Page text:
The world's first cat café opened in Taipei (Taiwan) in 1998, but the concept became really popular in Japan. Many people live there in very small apartments, so they have no way of keeping cats themselves. In order to still get their occasional dose of purring relaxation, the Japanese like to visit cat cafes.
What are cat cafes?
Is there anything better than eating a piece of cake surrounded by cats and drinking a delicious coffee or tea? Perhaps reading a book or the daily newspaper in peace? That's exactly what you can do in cat cafes. There are different concepts, but there are also a few similarities between the bars. The challenge is to both comply with the hygienic requirements of a catering business and to ensure that cats are kept in a species-appropriate manner.
Therefore, the kitchen is usually in a separate room to which the cats have no access. Conversely, the cooks are not allowed into the rooms where the fur noses are. The cats can usually move freely in the dining room. There are often boxes of cat toys there, so guests can play with the house tigers. Visitors enter the café via a lock. This means that they have to go through at least two doors before they get into the dining room - this prevents the animal residents from bullying. In Japan, many cat cafes require entry. However, this is unusual in the European variants.
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Important rules for cat happiness in the cafés
It is important for the cats that they can withdraw at any time if they no longer feel like the hustle and bustle in the café's dining room. Therefore, there is a separate relaxation room for the kitty in most cat cafés. The guests have no access there. In the relaxation room, the cats get their food, can go to the litter box or enjoy the silence.
In addition, there are often climbing walls, scratching posts, bridges, viewing platforms and lots of cozy sleeping places for the cats in the dining room. This meets the natural need of the fur noses for higher places. It is important for happy cats that they can decide for themselves whether they want to play with the guests, cuddle or prefer to watch them from a safe distance. In Japanese cat cafés, unfortunately, this is not always adhered to - sometimes the cats are put on the guests' lap without the velvet paws being asked for their opinion.
Otherwise, there are usually certain basic rules that guests must adhere to when visiting a cat café. Guests can:
● play with the cats
● watch the cats
● stroke the cats when they come to them voluntarily
● take pictures of the cats
The following things are usually forbidden:
● Raise cats
● Bother cats while sleeping
● Cats run after and chase them
● Photograph cats with flash
● Feed cats
● Roar at cats
● Pull cats by the tail or otherwise cause them pain
Furthermore, visitors are not allowed to bring dogs or other pets of their own and are generally not allowed to smoke.
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Cat cafés in German-speaking countries
The first German-speaking cat café opened in Vienna in 2012. The owner of Takado Ishimitsu brought the idea for the "Café Neko" ("Neko" means "cat" in Japanese) from her native Japan. The five animal café residents all come from animal welfare. In the following video you can see a few impressions from the "Café Neko" in Vienna:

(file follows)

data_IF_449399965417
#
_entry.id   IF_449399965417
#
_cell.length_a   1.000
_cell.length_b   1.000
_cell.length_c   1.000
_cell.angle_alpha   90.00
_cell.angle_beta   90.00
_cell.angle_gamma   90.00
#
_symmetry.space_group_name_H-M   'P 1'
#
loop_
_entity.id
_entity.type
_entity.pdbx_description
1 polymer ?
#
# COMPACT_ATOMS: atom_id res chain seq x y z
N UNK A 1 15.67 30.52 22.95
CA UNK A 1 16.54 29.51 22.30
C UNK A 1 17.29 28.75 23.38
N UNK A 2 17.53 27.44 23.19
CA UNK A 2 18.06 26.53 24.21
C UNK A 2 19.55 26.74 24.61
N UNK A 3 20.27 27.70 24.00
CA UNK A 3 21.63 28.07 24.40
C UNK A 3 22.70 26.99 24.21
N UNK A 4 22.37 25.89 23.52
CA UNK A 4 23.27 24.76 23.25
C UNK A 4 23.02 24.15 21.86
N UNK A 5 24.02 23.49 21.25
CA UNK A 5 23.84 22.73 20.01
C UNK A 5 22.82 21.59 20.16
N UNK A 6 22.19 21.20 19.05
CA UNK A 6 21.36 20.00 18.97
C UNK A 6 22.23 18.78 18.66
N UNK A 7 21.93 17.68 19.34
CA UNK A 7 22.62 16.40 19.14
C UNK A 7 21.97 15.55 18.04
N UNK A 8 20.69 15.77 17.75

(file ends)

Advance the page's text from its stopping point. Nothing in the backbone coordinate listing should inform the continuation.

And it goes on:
The "Café Katzentempel" from Munich is the first of its kind in Germany. It opened its doors in 2013. The owner Thomas Leidner was inspired by the "Café Neko" during a vacation in Vienna. In the "Café Katzentempel" special emphasis is placed on animal protection. Not only do the animal residents come from the animal shelter, cats from animal welfare are also taught. In addition, the dishes and cakes on offer are vegan with a few exceptions. You can find out more about the "Cat Temple" philosophy in the next video:
The "Café Katzentempel" now also issues licenses. Further "cat temples" can be found in Nuremberg and Hamburg. The latter has only been open since the end of July 2017. In addition, there are cat cafes in the following German cities:
● Berlin ("PeePees Katzencafé", "BaristaCats" and "Zur Mieze")
● Cologne ("Café Schnurrke")
● Aachen ("Katzencafé Milou")
● Hanover ("Stubentiger Cafe")
● Bielefeld ("Katzencafé Miezhaus")
Cat cafes abroad
In the meantime, the cats have conquered the gastronomy landscape worldwide. Sometimes there are cat cafes that have no permanent animal residents, but temporarily accept cats from the shelter. In this way they help the velvet paws to get used to people and find it easier to find a new, permanent and loving home for the girls. An example of this concept is the "Compagnie des Chats" in Avignon, France. France has other cat cafés in Paris, Reims and Montpellier.
In the following countries, for example, you can also eat cakes while scratching cats on your next vacation:
● Belgium ("Chat touille" in Brussels)
● Czech Republic ("Kočkafé Freya" in Prague)
● Denmark ("Café Miao" in Copenhagen)
● Finland ("Kissakahvila Purnauskis" in Tampere and another in Helsinki)
● Italy ("MiaGola Café" in Turin)
● The Netherlands ("Kopjes" in Amsterdam, "Kattencafé Op z'n Kop" in Groningen)
● Russia ("Cats Republic" in St. Petersburg)
● Great Britain ("Kitty Café" in Nottingham, "Maison de Moggy" in Scotland)
● Canada ("Le Café des Chats" in Montreal)
There are also countless cat cafés in the United States and, of course, in Japan and other countries in Asia.
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